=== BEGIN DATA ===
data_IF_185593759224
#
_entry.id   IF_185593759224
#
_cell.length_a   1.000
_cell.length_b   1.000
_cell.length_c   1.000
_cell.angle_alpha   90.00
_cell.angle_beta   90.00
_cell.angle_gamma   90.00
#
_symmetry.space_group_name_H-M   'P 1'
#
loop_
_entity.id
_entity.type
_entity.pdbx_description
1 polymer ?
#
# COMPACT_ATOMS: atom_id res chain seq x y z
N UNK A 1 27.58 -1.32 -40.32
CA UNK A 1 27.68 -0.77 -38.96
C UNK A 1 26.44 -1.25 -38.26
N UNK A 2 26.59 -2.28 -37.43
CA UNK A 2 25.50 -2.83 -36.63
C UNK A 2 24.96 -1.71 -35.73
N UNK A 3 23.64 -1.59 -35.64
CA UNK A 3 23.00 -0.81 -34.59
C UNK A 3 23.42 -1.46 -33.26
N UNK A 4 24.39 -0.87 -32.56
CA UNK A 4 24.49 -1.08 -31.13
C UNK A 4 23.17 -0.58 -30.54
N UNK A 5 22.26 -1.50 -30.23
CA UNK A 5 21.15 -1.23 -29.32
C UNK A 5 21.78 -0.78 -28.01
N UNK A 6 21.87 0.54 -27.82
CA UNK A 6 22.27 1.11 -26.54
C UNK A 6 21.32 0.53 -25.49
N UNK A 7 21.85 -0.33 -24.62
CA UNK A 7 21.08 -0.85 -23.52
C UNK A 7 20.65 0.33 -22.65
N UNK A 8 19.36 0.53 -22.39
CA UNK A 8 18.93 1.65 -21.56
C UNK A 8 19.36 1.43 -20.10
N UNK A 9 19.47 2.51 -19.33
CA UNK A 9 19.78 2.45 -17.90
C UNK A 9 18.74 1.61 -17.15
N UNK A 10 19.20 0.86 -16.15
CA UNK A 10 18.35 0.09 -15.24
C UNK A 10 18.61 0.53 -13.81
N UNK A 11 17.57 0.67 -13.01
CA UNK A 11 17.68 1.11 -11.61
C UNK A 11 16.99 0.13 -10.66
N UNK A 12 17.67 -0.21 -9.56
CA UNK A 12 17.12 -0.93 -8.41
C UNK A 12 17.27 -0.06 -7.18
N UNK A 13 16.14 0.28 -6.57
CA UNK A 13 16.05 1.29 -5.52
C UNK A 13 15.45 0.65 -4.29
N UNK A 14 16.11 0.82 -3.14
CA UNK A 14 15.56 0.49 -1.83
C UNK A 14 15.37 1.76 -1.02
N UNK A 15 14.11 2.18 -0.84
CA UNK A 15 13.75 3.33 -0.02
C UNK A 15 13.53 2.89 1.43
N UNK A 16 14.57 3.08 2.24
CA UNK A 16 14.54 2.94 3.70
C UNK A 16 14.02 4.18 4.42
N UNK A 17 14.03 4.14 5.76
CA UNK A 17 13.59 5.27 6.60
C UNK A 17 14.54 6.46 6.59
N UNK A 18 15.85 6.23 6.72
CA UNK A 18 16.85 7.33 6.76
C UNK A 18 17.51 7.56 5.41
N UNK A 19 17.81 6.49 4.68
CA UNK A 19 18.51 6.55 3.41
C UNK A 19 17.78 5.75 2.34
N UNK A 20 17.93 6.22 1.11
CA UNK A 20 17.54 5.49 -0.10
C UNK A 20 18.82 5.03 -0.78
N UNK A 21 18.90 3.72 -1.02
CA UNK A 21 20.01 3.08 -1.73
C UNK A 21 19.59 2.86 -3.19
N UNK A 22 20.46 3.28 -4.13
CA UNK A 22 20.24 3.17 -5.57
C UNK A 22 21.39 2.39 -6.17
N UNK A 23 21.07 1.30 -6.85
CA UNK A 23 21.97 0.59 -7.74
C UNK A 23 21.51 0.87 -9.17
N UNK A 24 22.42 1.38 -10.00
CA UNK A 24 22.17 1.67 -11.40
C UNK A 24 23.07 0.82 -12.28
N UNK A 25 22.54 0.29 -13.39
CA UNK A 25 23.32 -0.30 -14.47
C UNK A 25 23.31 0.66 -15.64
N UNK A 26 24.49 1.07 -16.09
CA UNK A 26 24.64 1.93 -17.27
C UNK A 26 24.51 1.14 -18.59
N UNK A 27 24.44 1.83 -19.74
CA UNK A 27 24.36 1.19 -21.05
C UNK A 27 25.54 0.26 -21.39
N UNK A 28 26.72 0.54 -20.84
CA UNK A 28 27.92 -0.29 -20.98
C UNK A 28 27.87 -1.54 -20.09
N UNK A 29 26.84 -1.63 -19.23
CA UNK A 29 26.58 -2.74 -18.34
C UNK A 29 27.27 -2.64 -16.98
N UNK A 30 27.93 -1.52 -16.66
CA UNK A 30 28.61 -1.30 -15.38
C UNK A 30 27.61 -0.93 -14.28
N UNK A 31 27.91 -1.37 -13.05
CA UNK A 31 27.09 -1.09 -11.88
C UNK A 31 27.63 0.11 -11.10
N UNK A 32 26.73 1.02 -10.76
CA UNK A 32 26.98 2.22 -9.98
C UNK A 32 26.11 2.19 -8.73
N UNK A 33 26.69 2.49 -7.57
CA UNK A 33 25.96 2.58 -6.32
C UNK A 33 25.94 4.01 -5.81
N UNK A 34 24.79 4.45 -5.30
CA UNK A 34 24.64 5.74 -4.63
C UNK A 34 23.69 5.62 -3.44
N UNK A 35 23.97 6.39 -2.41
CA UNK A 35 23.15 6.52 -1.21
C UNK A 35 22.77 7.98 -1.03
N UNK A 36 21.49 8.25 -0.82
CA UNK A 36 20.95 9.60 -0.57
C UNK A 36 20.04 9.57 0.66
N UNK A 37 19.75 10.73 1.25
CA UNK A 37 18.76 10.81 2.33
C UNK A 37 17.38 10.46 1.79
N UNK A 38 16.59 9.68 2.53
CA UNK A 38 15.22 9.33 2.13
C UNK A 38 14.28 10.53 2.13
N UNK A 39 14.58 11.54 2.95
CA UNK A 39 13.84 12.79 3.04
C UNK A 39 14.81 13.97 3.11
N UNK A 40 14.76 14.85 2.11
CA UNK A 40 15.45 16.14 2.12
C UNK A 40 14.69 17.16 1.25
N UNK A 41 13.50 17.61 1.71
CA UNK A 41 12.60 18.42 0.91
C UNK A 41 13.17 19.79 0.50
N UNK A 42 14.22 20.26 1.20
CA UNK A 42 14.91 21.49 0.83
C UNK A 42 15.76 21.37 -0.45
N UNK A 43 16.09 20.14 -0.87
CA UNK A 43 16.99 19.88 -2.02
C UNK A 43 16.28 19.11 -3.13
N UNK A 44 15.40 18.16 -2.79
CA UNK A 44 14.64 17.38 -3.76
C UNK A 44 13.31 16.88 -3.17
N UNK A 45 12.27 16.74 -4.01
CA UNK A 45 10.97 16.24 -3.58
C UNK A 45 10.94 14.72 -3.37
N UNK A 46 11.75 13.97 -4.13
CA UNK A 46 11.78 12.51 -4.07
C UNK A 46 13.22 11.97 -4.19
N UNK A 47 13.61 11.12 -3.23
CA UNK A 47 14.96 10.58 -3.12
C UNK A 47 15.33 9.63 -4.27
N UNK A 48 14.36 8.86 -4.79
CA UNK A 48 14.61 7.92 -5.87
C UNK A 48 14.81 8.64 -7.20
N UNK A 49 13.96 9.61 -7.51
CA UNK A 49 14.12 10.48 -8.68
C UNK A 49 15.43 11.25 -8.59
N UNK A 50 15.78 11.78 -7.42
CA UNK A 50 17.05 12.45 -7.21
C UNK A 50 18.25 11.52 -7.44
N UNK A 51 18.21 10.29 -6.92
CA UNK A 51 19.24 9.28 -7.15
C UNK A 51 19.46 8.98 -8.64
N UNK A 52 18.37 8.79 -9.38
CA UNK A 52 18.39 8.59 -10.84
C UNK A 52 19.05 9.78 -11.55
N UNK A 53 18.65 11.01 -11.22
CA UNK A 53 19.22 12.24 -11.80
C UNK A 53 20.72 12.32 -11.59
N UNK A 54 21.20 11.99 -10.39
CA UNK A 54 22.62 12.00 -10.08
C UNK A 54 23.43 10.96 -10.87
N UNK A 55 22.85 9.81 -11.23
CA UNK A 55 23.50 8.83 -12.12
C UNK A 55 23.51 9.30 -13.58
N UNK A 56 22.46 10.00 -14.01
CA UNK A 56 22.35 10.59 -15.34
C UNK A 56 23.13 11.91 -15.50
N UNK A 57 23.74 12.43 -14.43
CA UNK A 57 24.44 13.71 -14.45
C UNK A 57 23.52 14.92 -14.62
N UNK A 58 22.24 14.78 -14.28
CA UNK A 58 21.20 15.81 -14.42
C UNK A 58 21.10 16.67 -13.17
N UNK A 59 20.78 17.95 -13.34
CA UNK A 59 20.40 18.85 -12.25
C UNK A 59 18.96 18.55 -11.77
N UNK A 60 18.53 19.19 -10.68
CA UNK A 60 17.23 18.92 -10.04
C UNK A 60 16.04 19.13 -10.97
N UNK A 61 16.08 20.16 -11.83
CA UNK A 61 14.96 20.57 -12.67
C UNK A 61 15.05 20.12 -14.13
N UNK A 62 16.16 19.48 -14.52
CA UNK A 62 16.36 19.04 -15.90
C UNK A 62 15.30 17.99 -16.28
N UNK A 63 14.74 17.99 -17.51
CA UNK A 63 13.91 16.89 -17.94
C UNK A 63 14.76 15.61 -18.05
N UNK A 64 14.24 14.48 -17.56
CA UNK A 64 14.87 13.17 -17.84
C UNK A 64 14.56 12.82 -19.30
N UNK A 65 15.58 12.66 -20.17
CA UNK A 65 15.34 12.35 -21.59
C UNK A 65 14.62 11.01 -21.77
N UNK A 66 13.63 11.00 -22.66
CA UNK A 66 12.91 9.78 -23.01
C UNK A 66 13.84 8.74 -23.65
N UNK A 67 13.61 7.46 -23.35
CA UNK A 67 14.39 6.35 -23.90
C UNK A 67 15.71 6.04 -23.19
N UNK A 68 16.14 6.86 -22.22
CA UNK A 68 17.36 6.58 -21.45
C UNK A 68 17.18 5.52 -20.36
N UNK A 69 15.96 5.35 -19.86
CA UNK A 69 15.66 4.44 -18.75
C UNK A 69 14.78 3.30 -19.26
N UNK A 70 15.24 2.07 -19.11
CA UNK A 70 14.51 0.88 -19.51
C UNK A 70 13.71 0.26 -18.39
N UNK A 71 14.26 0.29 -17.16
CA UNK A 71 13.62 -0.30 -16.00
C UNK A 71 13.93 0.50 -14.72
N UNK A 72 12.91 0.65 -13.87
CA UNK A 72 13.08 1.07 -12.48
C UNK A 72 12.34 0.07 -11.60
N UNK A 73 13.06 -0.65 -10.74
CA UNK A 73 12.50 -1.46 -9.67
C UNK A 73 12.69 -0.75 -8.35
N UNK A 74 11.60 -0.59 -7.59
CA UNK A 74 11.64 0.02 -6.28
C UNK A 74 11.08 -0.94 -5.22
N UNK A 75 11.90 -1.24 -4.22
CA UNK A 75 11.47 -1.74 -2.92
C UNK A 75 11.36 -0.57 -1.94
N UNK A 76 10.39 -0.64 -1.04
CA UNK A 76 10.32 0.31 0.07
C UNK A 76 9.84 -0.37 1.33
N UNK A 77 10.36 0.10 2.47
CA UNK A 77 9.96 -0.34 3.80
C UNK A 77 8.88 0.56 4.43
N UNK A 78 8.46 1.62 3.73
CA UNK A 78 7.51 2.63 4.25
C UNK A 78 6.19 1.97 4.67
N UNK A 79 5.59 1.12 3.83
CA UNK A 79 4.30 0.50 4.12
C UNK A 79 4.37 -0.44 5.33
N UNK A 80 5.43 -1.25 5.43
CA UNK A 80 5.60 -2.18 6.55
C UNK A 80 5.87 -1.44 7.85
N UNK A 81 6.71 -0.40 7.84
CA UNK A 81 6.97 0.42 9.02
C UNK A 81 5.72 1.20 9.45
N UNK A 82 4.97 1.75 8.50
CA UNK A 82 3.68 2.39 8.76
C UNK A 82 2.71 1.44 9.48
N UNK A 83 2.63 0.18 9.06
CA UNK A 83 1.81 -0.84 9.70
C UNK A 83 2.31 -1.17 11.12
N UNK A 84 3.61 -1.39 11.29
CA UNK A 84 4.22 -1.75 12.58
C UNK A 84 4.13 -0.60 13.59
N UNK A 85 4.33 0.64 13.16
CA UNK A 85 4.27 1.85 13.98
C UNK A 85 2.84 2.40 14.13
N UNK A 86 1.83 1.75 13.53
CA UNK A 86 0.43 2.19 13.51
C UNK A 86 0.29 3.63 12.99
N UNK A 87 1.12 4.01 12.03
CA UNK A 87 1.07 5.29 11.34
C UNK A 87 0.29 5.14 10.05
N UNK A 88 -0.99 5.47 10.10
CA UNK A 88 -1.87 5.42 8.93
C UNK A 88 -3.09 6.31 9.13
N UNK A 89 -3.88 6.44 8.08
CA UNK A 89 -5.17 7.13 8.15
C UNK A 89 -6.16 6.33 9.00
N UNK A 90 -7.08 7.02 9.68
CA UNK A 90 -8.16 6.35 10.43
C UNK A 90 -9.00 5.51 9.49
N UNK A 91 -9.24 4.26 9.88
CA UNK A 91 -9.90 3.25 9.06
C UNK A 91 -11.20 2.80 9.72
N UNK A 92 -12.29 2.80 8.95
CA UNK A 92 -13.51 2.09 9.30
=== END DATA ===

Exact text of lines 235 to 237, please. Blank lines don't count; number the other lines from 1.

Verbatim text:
CA UNK A 72 13.08 1.07 -12.48
C UNK A 72 12.34 0.07 -11.60
N UNK A 73 13.06 -0.65 -10.74